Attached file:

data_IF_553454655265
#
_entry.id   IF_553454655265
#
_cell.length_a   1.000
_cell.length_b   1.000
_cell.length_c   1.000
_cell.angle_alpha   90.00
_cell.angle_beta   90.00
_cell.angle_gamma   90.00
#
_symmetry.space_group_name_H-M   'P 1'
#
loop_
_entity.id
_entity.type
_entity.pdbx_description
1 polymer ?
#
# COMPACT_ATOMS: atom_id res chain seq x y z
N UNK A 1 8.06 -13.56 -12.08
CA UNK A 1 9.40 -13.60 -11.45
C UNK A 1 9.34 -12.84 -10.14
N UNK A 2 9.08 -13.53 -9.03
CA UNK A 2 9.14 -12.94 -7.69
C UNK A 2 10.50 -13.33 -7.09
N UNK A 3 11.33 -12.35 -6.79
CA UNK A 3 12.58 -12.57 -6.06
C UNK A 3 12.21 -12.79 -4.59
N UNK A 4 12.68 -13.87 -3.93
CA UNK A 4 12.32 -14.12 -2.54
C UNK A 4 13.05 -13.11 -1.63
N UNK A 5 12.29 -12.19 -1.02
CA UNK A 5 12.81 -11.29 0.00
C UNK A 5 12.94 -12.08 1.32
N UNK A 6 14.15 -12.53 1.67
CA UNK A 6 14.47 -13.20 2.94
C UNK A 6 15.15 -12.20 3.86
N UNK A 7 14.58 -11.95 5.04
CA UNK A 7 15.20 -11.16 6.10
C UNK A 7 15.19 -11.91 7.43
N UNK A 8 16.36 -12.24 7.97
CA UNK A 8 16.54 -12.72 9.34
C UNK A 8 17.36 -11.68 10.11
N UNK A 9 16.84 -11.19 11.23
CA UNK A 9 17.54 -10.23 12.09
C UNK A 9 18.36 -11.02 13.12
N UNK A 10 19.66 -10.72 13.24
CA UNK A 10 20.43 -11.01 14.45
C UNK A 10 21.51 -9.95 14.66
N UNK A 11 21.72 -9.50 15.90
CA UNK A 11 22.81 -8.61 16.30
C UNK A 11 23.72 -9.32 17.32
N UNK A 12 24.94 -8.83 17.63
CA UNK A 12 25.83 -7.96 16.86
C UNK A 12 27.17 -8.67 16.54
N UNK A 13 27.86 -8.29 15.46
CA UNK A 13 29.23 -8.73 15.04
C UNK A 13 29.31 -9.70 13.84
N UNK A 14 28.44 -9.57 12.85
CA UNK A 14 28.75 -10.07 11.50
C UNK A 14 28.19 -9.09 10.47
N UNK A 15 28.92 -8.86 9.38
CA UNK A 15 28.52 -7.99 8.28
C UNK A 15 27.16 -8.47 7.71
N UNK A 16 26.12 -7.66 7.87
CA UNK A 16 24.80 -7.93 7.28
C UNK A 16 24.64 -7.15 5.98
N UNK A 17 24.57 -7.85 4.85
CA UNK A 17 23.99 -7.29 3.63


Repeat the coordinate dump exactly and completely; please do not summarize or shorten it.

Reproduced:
data_IF_553454655265
#
_entry.id   IF_553454655265
#
_cell.length_a   1.000
_cell.length_b   1.000
_cell.length_c   1.000
_cell.angle_alpha   90.00
_cell.angle_beta   90.00
_cell.angle_gamma   90.00
#
_symmetry.space_group_name_H-M   'P 1'
#
loop_
_entity.id
_entity.type
_entity.pdbx_description
1 polymer ?
#
# COMPACT_ATOMS: atom_id res chain seq x y z
N UNK A 1 8.06 -13.56 -12.08
CA UNK A 1 9.40 -13.60 -11.45
C UNK A 1 9.34 -12.84 -10.14
N UNK A 2 9.08 -13.53 -9.03
CA UNK A 2 9.14 -12.94 -7.69
C UNK A 2 10.50 -13.33 -7.09
N UNK A 3 11.33 -12.35 -6.79
CA UNK A 3 12.58 -12.57 -6.06
C UNK A 3 12.21 -12.79 -4.59
N UNK A 4 12.68 -13.87 -3.93
CA UNK A 4 12.32 -14.12 -2.54
C UNK A 4 13.05 -13.11 -1.63
N UNK A 5 12.29 -12.19 -1.02
CA UNK A 5 12.81 -11.29 0.00
C UNK A 5 12.94 -12.08 1.32
N UNK A 6 14.15 -12.53 1.67
CA UNK A 6 14.47 -13.20 2.94
C UNK A 6 15.15 -12.20 3.86
N UNK A 7 14.58 -11.95 5.04
CA UNK A 7 15.20 -11.16 6.10
C UNK A 7 15.19 -11.91 7.43
N UNK A 8 16.36 -12.24 7.97
CA UNK A 8 16.54 -12.72 9.34
C UNK A 8 17.36 -11.68 10.11
N UNK A 9 16.84 -11.19 11.23
CA UNK A 9 17.54 -10.23 12.09
C UNK A 9 18.36 -11.02 13.12
N UNK A 10 19.66 -10.72 13.24
CA UNK A 10 20.43 -11.01 14.45
C UNK A 10 21.51 -9.95 14.66
N UNK A 11 21.72 -9.50 15.90
CA UNK A 11 22.81 -8.61 16.30
C UNK A 11 23.72 -9.32 17.32
N UNK A 12 24.94 -8.83 17.63
CA UNK A 12 25.83 -7.96 16.86
C UNK A 12 27.17 -8.67 16.54
N UNK A 13 27.86 -8.29 15.46
CA UNK A 13 29.23 -8.73 15.04
C UNK A 13 29.31 -9.70 13.84
N UNK A 14 28.44 -9.57 12.85
CA UNK A 14 28.75 -10.07 11.50
C UNK A 14 28.19 -9.09 10.47
N UNK A 15 28.92 -8.86 9.38
CA UNK A 15 28.52 -7.99 8.28
C UNK A 15 27.16 -8.47 7.71
N UNK A 16 26.12 -7.66 7.87
CA UNK A 16 24.80 -7.93 7.28
C UNK A 16 24.64 -7.15 5.98
N UNK A 17 24.57 -7.85 4.85
CA UNK A 17 23.99 -7.29 3.63